The tablet – or at least the iPad – is beginning to look like a terrific accessory for lovers of MIDI and hardware. With its compact form factor, it coexists nicely with your MIDI gear and lets you focus on sequencing, perhaps moving to the traditional computer to finish up your track, mixing, and the like.

And it’s spawning MIDI sequencer apps that imaginatively explore ideas for how to create sequencing, all with an immediate touchable interface.

The latest entry: Genome MIDI Sequencer claims to be the “first true pattern-based MIDI sequencer for iPad.” The word “true” might be debateable, but it looks thoroughly full-featured, with clock sync, MIDI import / export (ideal for working with your desktop Mac or PC), and other must-have portable sequencing features:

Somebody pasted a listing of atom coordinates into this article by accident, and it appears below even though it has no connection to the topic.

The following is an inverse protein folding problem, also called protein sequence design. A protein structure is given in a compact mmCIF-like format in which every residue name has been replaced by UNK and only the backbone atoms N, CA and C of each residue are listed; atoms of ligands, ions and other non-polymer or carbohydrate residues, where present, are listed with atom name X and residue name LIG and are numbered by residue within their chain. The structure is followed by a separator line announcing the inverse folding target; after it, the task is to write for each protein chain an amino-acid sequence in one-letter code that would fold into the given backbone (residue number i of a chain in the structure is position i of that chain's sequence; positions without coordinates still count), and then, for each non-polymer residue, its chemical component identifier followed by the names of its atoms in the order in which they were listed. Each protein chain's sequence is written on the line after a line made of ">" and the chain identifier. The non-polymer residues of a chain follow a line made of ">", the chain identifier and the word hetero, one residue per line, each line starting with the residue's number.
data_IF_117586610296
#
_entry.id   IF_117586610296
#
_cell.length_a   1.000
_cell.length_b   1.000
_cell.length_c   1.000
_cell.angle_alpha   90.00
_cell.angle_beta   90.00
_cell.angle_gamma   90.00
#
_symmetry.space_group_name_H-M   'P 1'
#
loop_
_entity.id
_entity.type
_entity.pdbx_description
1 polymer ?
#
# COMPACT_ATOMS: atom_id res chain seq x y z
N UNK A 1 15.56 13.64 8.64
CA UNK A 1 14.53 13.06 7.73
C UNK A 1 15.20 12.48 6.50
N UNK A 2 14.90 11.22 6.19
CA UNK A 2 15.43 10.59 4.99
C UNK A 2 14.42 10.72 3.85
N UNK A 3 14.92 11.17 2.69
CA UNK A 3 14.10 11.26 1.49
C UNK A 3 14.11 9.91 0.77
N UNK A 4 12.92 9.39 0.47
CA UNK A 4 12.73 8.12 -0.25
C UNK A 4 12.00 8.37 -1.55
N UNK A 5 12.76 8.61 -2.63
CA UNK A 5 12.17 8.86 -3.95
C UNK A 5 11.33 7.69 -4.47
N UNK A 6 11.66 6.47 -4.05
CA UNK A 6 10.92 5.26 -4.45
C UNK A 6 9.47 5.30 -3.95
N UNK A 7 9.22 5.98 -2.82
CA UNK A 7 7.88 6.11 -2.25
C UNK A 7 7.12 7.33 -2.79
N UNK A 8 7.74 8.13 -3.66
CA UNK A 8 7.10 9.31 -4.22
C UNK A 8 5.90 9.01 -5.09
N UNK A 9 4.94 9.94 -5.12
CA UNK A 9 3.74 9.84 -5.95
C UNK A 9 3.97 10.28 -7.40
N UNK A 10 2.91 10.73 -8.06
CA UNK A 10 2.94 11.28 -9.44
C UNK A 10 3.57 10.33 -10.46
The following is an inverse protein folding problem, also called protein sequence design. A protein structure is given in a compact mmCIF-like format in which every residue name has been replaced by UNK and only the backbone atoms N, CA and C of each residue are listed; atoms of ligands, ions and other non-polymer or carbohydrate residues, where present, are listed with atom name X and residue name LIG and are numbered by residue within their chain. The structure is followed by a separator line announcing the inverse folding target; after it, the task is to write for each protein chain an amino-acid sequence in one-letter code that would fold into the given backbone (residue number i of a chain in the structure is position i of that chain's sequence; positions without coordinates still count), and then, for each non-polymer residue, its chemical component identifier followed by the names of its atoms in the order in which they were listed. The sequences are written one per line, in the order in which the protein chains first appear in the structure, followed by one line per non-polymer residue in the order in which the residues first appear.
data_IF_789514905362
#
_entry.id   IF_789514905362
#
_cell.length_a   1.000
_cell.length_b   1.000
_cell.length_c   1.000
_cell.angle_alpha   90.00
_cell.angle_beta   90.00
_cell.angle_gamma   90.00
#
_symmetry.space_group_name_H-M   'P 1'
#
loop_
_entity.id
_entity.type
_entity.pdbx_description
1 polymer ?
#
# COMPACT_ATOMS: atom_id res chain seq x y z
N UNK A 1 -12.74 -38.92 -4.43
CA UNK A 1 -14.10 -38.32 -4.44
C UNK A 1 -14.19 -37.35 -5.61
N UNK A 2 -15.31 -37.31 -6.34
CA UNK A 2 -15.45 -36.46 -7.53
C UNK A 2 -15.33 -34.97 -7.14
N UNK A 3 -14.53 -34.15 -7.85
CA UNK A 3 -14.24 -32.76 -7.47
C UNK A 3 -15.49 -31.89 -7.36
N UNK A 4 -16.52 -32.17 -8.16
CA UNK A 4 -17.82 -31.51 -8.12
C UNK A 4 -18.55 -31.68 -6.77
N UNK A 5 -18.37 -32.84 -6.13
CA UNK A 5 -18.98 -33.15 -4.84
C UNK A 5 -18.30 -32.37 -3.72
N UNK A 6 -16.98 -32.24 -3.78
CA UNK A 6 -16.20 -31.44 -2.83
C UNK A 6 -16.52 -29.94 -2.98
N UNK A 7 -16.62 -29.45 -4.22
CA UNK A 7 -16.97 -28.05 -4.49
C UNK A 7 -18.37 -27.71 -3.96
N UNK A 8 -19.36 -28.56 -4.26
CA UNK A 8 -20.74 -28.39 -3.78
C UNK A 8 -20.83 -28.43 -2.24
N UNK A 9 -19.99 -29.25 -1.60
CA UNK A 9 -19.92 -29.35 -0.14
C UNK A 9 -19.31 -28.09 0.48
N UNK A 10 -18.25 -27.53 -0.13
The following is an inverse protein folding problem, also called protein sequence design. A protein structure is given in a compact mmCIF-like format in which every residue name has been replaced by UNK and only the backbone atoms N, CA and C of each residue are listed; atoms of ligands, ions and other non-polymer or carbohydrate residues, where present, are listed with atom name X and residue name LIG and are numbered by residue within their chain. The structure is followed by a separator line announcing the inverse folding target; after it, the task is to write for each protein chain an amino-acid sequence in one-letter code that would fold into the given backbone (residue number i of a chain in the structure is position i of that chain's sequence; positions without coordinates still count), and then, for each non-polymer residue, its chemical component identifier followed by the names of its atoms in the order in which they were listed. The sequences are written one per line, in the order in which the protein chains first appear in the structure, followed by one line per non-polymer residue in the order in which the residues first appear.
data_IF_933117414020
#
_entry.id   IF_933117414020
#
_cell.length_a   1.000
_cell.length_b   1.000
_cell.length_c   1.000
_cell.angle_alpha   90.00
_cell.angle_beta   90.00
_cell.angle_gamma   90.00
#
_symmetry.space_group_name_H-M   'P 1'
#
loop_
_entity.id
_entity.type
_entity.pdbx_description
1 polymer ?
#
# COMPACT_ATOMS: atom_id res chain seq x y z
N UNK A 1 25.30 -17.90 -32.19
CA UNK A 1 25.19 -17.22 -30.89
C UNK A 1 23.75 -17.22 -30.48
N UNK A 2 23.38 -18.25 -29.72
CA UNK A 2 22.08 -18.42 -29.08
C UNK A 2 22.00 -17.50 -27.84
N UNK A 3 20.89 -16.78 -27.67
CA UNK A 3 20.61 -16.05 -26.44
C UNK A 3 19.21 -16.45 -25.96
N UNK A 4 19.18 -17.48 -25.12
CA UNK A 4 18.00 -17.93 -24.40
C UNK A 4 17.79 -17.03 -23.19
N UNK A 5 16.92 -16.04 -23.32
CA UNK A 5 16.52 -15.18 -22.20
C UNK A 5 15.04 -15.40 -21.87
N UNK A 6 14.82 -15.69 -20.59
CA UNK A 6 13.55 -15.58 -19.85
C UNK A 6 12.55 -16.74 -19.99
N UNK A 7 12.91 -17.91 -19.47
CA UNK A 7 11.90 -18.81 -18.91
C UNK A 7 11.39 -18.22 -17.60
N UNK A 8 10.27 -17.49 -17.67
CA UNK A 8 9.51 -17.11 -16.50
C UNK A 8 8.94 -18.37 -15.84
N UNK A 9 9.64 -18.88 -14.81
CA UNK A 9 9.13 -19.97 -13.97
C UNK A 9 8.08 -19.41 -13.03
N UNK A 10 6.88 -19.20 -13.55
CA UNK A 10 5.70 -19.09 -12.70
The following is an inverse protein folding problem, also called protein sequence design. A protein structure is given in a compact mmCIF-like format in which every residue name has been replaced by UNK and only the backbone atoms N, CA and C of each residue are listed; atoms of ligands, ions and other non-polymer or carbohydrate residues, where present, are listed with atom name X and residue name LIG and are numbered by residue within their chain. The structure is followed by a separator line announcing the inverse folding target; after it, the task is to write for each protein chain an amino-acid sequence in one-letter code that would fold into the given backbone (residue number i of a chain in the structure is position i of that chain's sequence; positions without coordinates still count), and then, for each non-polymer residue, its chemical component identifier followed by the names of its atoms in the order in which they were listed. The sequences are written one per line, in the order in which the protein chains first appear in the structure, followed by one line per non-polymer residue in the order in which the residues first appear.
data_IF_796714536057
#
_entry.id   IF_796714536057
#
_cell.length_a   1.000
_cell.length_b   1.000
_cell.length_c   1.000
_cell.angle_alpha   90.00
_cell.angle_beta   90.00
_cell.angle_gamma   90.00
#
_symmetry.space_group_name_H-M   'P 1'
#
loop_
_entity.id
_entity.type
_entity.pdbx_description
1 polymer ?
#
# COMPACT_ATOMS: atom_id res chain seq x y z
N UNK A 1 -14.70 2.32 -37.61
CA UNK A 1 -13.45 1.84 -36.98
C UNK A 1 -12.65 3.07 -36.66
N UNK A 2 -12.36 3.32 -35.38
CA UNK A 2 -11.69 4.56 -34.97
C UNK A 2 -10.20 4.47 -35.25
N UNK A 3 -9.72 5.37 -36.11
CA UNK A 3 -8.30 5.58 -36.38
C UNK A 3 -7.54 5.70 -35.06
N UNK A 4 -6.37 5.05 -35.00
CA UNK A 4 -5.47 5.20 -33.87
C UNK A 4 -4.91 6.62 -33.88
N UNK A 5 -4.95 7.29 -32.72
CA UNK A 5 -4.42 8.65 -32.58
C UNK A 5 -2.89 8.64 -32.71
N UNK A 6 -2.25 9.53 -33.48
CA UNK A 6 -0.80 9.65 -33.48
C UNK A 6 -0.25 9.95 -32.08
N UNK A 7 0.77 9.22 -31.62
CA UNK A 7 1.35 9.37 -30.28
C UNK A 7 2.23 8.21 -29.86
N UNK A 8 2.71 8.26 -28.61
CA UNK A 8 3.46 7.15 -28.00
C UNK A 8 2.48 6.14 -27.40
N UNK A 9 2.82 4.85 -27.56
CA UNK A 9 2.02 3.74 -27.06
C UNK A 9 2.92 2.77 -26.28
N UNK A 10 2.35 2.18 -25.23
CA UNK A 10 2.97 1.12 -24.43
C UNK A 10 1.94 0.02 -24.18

• Hard-line MIDI support: Core MIDI, Camera Connection Kit, Line 6 Mobilizer Mk I and Mk II compatibility
  • Wireless MIDI: Network MIDI support (works with Mac and, via other support, Linux and Windows)
  • MIDI Clock: Start, stop / send, receive
  • Lots o’ messages: Note On, Note Off, Pitch Bend, Aftertouch, Channel Pressure and CC’s
  • Pattern-based; pattern changes occur on bar boundaries so song stays in sync Ed., oh, come on, where’s the fun in that? ;)
  • 16 simultaneous tracks, unlimited patterns

There’s also an on-screen keyboard interface (in case you don’t have a MIDI keyboard handy), song and live modes, incoming CC and note recording, and undo/redo for “most” actions.

Having the multichannel capability alone is a must for people with big studios.

Developer Dave Wallin says he’s been working on this for some time. An experienced dev with tools like bleep!BOX and bleep!Synth under his belt for iOS (as well as Additive and Zero Vector for desktop), he’s got a good perspective on the bigger picture.

Since Dave is a user as well as a developer (as is often the case with music tech), I asked him to tell us a bit more about the app, his thoughts on development, and how you might use this.